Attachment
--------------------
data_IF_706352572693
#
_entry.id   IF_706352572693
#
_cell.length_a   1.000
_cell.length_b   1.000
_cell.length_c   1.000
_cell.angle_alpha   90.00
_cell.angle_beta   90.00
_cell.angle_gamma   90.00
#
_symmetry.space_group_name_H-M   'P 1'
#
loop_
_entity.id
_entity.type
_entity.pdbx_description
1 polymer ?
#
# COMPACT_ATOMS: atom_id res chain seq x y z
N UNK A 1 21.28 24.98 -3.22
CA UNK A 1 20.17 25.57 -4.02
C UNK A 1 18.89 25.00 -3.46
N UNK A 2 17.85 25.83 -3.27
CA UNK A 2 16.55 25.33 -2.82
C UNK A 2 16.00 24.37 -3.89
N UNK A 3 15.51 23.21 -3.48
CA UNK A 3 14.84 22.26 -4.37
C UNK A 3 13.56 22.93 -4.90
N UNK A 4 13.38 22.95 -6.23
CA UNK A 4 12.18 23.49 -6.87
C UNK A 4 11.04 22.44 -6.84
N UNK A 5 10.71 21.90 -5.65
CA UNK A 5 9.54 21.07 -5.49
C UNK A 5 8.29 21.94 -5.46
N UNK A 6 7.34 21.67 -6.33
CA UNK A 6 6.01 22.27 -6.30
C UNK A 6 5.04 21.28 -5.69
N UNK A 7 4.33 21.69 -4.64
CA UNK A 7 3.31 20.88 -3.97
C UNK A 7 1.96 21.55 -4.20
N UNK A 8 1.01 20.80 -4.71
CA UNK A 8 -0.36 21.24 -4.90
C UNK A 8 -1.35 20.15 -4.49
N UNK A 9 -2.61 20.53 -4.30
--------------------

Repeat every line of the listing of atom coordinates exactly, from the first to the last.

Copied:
data_IF_706352572693
#
_entry.id   IF_706352572693
#
_cell.length_a   1.000
_cell.length_b   1.000
_cell.length_c   1.000
_cell.angle_alpha   90.00
_cell.angle_beta   90.00
_cell.angle_gamma   90.00
#
_symmetry.space_group_name_H-M   'P 1'
#
loop_
_entity.id
_entity.type
_entity.pdbx_description
1 polymer ?
#
# COMPACT_ATOMS: atom_id res chain seq x y z
N UNK A 1 21.28 24.98 -3.22
CA UNK A 1 20.17 25.57 -4.02
C UNK A 1 18.89 25.00 -3.46
N UNK A 2 17.85 25.83 -3.27
CA UNK A 2 16.55 25.33 -2.82
C UNK A 2 16.00 24.37 -3.89
N UNK A 3 15.51 23.21 -3.48
CA UNK A 3 14.84 22.26 -4.37
C UNK A 3 13.56 22.93 -4.90
N UNK A 4 13.38 22.95 -6.23
CA UNK A 4 12.18 23.49 -6.87
C UNK A 4 11.04 22.44 -6.84
N UNK A 5 10.71 21.90 -5.65
CA UNK A 5 9.54 21.07 -5.49
C UNK A 5 8.29 21.94 -5.46
N UNK A 6 7.34 21.67 -6.33
CA UNK A 6 6.01 22.27 -6.30
C UNK A 6 5.04 21.28 -5.69
N UNK A 7 4.33 21.69 -4.64
CA UNK A 7 3.31 20.88 -3.97
C UNK A 7 1.96 21.55 -4.20
N UNK A 8 1.01 20.80 -4.71
CA UNK A 8 -0.36 21.24 -4.90
C UNK A 8 -1.35 20.15 -4.49
N UNK A 9 -2.61 20.53 -4.30